On the last day of February, the price of crude climbed to its highest level since January 6. While it still has a ways to go to be a rebound of any note, no less an authority than Exxon Mobil CEO Rex Tillerson said this week that it expects oil to trade in a range of $40 to $80 per barrel.
And on Thursday, the energy sector turned positive for the year, though only by the slightest of percentage gains.
Those who want to take advantage of a potential rebound may want to consider getting into the sector now, when stock prices are still depressed. While one can buy energy-related stocks, that's not an approach for the faint of heart, and there may be a cheaper and less risky way to play this sector.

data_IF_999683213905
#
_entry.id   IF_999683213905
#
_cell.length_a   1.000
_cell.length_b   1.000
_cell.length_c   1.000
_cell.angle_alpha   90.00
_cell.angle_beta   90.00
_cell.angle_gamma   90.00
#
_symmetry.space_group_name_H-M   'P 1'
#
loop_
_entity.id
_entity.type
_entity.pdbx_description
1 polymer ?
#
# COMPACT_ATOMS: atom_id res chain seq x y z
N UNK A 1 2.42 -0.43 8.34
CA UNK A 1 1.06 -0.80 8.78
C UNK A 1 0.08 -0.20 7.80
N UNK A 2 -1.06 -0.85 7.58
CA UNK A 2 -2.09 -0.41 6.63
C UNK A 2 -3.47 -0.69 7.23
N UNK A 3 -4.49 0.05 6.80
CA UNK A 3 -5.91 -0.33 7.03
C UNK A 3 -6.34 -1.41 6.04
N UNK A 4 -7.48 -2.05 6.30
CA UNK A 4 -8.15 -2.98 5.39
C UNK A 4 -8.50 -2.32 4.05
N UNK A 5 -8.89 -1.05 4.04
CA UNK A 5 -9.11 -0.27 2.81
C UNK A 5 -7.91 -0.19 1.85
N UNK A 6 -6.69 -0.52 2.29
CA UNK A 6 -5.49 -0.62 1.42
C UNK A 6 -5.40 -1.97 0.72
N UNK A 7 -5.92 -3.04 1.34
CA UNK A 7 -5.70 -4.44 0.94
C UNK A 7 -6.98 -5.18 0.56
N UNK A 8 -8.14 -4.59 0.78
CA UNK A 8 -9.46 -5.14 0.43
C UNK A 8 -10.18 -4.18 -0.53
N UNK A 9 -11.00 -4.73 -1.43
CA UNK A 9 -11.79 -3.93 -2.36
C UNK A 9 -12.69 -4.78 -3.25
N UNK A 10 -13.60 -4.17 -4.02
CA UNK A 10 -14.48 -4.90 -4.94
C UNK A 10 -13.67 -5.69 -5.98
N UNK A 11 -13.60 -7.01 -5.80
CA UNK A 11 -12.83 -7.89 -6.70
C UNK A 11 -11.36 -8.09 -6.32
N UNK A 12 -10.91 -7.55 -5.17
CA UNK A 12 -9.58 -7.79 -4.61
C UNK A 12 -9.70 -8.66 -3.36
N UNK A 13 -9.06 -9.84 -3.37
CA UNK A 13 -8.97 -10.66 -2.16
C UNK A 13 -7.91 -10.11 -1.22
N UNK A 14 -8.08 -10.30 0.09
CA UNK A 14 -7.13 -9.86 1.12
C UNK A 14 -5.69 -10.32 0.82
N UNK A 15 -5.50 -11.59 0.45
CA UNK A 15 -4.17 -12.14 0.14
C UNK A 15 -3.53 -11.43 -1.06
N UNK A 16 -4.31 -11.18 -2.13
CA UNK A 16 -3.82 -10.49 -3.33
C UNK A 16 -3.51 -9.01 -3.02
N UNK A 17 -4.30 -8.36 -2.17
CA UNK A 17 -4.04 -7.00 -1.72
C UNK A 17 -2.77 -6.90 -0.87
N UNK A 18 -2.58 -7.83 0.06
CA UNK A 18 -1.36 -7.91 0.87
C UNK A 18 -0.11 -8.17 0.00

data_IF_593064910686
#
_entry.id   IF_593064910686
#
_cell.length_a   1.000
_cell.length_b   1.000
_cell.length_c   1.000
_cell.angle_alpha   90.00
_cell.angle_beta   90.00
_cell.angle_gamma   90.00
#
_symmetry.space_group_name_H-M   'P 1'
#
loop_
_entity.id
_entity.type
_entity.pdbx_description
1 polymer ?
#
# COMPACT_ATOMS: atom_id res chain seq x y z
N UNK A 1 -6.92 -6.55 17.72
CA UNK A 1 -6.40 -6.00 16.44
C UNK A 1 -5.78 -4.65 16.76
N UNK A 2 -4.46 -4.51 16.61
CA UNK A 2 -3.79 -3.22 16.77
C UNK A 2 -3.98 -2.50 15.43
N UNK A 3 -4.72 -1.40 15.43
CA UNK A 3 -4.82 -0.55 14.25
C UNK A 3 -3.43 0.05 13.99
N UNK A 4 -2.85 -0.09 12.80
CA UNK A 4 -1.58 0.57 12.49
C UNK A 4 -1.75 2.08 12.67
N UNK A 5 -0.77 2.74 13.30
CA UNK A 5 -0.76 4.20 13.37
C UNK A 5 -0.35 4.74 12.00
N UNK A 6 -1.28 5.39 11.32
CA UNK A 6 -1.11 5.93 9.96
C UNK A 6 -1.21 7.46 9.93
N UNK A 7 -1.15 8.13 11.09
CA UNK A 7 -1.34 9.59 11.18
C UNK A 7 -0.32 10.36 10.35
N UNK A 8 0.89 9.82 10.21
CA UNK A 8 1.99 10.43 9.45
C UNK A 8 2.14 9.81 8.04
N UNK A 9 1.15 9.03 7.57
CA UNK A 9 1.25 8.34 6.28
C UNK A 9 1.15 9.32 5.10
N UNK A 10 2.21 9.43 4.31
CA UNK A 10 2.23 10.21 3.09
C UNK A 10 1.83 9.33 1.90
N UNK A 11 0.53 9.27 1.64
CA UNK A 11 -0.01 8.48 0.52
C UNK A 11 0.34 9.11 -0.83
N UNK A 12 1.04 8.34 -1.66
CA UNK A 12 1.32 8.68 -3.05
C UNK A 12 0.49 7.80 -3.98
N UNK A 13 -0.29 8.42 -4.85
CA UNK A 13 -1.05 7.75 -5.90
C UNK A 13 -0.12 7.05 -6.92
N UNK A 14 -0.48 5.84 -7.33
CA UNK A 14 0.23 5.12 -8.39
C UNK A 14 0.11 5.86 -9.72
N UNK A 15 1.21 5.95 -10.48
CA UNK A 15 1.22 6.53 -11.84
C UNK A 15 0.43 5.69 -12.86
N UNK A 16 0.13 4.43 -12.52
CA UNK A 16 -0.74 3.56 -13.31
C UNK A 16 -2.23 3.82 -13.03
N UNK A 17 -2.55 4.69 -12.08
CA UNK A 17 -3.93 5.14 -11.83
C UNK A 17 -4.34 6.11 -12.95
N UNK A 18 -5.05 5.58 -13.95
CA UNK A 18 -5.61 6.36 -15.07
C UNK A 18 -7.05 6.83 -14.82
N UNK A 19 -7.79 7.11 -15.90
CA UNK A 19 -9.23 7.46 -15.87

Over the last several years, numerous sector-focused ETFs have come to market, including several energy industry funds. Since ETFs track market indexes, it's not surprising that most energy ETFs have done poorly over the last year.
For instance, the Energy Select Sector SPDR ETF (XLE), the largest energy ETF, with $12 billion in assets, is down 22 percent over the last 12 months and 1.4 percent on the year. Other funds, such as the PowerShares' S&P Small-Cap Energy Portfolio ETF (PSCE) is down much more — 55 percent over the last 12 months and 14 percent since January.